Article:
The findings have led the authors to suggest that video games may be a practical teaching tool to help train surgeons.

This article first appeared in the 17 December 2007 issue of the New Statesman, Christmas and New Year special 2007

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The New Times: Brexit, globalisation, the crisis in Labour and the future of the left

With essays by David Miliband, Paul Mason, John Harris, Lisa Nandy, Vince Cable and more.

Once again the “new times” are associated with the ascendancy of the right. The financial crash of 2007-2008 – and the Great Recession and sovereign debt crises that were a consequence of it – were meant to have marked the end of an era of runaway “turbocapitalism”. It never came close to happening. The crash was a crisis of capitalism but not the crisis of capitalism. As Lenin observed, there is “no such thing as an absolutely hopeless situation” for capitalism, and so we discovered again. Instead, the greatest burden of the period of fiscal retrenchment that followed the crash was carried by the poorest in society, those most directly affected by austerity, and this in turn has contributed to a deepening distrust of elites and a wider crisis of governance.

Where are we now and in which direction are we heading?

Some of the contributors to this special issue believe that we have reached the end of the “neoliberal” era. I am more sceptical. In any event, the end of neoliberalism, however you define it, will not lead to a social-democratic revival: it looks as if, in many Western countries, we are entering an age in which centre-left parties cannot form ruling majorities, having leaked support to nationalists, populists and more radical alternatives.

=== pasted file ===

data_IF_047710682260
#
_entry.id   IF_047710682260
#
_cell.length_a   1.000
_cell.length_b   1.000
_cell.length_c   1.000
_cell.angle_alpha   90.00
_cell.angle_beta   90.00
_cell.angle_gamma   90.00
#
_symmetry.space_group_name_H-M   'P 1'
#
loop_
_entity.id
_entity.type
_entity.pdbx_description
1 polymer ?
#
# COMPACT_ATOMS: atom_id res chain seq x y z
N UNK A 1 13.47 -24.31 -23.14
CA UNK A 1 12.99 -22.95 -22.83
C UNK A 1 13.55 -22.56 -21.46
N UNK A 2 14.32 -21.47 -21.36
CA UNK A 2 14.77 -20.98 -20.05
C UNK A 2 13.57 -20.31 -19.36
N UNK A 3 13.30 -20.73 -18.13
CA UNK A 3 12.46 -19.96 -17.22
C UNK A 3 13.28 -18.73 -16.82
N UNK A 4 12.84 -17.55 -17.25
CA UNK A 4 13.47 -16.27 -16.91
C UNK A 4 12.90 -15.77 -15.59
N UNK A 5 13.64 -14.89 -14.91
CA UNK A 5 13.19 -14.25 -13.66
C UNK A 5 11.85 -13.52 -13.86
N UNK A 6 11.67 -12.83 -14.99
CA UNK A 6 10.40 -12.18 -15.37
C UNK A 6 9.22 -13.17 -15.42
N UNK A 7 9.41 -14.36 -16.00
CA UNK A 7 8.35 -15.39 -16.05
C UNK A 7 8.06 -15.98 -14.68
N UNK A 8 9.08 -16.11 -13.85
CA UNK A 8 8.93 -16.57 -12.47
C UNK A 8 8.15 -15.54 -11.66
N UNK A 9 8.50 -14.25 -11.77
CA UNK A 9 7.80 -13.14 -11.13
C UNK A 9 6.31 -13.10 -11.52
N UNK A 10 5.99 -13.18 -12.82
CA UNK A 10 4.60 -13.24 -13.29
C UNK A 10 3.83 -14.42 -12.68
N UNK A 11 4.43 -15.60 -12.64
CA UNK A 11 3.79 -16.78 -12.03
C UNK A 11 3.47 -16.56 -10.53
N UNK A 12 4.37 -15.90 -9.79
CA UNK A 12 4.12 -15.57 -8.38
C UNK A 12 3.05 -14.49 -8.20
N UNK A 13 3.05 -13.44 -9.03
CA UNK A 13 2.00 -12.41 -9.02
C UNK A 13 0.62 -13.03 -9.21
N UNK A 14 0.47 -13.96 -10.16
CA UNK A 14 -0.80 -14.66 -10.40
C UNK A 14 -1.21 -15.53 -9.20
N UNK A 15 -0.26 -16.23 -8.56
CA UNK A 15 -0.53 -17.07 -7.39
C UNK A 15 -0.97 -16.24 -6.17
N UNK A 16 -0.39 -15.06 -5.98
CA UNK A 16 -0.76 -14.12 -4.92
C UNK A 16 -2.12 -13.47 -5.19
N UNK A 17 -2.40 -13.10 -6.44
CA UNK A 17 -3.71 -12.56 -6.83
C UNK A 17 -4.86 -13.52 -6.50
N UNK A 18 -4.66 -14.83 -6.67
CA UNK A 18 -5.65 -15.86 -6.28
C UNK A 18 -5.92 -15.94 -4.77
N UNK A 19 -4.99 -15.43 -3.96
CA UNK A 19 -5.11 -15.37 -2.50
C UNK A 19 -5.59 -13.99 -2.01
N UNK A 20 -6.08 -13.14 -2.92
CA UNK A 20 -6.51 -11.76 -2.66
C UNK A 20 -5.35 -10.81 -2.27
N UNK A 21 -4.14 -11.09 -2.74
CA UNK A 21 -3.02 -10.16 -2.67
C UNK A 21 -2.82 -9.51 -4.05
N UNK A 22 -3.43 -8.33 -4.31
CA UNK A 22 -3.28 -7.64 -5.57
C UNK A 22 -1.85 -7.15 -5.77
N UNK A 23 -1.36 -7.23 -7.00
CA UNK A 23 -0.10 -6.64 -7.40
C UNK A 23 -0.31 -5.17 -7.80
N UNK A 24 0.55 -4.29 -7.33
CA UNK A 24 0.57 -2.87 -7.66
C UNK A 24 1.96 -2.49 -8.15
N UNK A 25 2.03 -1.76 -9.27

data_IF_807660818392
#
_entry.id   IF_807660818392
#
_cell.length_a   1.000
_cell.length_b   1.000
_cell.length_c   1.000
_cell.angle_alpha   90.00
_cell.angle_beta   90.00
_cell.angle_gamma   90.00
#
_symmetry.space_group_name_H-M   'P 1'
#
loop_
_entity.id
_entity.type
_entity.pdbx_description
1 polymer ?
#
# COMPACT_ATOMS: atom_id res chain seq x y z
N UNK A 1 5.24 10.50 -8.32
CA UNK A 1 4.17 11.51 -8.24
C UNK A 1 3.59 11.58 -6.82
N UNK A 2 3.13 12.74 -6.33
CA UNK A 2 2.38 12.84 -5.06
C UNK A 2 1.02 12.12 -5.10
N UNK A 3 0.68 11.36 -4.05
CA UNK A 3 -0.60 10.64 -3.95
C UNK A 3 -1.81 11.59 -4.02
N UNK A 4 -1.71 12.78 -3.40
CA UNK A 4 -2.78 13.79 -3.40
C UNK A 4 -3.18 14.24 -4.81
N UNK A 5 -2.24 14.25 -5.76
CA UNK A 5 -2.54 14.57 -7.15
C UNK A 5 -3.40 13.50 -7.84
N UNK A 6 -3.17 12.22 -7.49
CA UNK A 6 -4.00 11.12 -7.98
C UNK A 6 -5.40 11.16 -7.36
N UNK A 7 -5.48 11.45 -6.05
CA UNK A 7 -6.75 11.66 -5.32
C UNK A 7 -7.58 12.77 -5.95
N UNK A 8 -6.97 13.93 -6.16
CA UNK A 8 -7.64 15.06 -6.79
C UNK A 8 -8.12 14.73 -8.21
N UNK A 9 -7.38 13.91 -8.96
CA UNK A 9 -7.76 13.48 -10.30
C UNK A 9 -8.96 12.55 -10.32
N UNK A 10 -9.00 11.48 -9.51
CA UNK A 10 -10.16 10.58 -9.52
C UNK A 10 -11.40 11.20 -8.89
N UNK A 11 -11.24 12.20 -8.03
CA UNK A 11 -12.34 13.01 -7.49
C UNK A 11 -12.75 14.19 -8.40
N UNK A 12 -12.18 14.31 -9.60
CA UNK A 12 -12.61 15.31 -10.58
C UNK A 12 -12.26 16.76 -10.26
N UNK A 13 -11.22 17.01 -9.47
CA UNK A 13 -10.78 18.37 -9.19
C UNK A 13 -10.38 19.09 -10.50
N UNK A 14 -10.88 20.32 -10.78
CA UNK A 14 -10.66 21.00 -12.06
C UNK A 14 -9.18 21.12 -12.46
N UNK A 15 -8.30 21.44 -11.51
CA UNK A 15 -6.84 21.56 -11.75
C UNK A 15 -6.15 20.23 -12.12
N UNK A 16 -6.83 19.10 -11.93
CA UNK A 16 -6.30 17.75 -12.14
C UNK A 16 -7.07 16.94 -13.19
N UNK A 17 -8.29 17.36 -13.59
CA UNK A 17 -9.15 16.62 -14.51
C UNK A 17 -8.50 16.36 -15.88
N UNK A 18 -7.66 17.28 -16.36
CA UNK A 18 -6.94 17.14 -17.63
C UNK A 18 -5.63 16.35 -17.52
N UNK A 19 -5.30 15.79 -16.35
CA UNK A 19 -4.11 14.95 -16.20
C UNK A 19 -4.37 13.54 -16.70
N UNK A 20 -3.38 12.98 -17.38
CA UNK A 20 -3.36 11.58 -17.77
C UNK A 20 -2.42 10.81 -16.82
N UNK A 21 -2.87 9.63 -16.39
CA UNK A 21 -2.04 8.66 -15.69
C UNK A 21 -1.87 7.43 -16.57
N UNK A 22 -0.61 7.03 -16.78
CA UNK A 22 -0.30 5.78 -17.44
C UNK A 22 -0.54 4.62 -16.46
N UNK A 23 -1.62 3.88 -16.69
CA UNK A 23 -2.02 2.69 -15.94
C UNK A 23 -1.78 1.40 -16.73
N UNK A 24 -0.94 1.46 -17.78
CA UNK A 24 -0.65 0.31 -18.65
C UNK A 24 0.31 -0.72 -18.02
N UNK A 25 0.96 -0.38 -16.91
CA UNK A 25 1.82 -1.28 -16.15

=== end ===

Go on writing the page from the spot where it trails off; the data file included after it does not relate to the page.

Certainly the British Labour Party, riven by a war between its parliamentary representatives and much of its membership, is in a critical condition. At the same time, Jeremy Corbyn’s leadership has inspired a remarkable re-engagement with left-wing politics, even as his party slumps in the polls. His own views may seem frozen in time, but hundreds of thousands of people, many of them young graduates, have responded to his anti-austerity rhetoric, his candour and his shambolic, unspun style.

The EU referendum, in which as much as one-third of Labour supporters voted for Brexit, exposed another chasm in Labour – this time between educated metropolitan liberals and the more socially conservative white working class on whose loyalty the party has long depended. This no longer looks like a viable election-winning coalition, especially after the collapse of Labour in Scotland and the concomitant rise of nationalism in England.